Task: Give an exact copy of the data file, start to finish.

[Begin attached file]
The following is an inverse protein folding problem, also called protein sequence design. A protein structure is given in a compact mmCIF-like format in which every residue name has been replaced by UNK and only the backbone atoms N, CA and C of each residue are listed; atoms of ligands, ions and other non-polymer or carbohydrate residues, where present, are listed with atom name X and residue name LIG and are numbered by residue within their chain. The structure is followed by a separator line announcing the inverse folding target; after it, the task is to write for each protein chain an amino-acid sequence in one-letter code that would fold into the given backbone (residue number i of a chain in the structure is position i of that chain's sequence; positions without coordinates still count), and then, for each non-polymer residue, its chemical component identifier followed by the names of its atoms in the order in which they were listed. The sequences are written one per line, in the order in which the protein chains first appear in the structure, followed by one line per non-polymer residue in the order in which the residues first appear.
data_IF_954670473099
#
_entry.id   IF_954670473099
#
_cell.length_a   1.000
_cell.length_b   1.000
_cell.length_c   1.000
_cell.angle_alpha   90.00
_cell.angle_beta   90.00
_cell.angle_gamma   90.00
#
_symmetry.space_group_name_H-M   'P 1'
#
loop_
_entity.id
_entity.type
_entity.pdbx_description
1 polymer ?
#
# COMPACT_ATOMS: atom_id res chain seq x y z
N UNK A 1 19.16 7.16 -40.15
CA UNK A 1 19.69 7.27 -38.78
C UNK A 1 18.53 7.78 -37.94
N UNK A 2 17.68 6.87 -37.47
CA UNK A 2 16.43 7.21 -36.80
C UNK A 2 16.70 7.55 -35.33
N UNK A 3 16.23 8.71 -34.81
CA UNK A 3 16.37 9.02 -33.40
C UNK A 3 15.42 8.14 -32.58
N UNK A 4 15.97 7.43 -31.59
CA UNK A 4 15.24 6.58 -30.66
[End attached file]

The following is an inverse protein folding problem, also called protein sequence design. A protein structure is given in a compact mmCIF-like format in which every residue name has been replaced by UNK and only the backbone atoms N, CA and C of each residue are listed; atoms of ligands, ions and other non-polymer or carbohydrate residues, where present, are listed with atom name X and residue name LIG and are numbered by residue within their chain. The structure is followed by a separator line announcing the inverse folding target; after it, the task is to write for each protein chain an amino-acid sequence in one-letter code that would fold into the given backbone (residue number i of a chain in the structure is position i of that chain's sequence; positions without coordinates still count), and then, for each non-polymer residue, its chemical component identifier followed by the names of its atoms in the order in which they were listed. The sequences are written one per line, in the order in which the protein chains first appear in the structure, followed by one line per non-polymer residue in the order in which the residues first appear.
data_IF_954670473099
#
_entry.id   IF_954670473099
#
_cell.length_a   1.000
_cell.length_b   1.000
_cell.length_c   1.000
_cell.angle_alpha   90.00
_cell.angle_beta   90.00
_cell.angle_gamma   90.00
#
_symmetry.space_group_name_H-M   'P 1'
#
loop_
_entity.id
_entity.type
_entity.pdbx_description
1 polymer ?
#
# COMPACT_ATOMS: atom_id res chain seq x y z
N UNK A 1 19.16 7.16 -40.15
CA UNK A 1 19.69 7.27 -38.78
C UNK A 1 18.53 7.78 -37.94
N UNK A 2 17.68 6.87 -37.47
CA UNK A 2 16.43 7.21 -36.80
C UNK A 2 16.70 7.55 -35.33
N UNK A 3 16.23 8.71 -34.81
CA UNK A 3 16.37 9.02 -33.40
C UNK A 3 15.42 8.14 -32.58
N UNK A 4 15.97 7.43 -31.59
CA UNK A 4 15.24 6.58 -30.66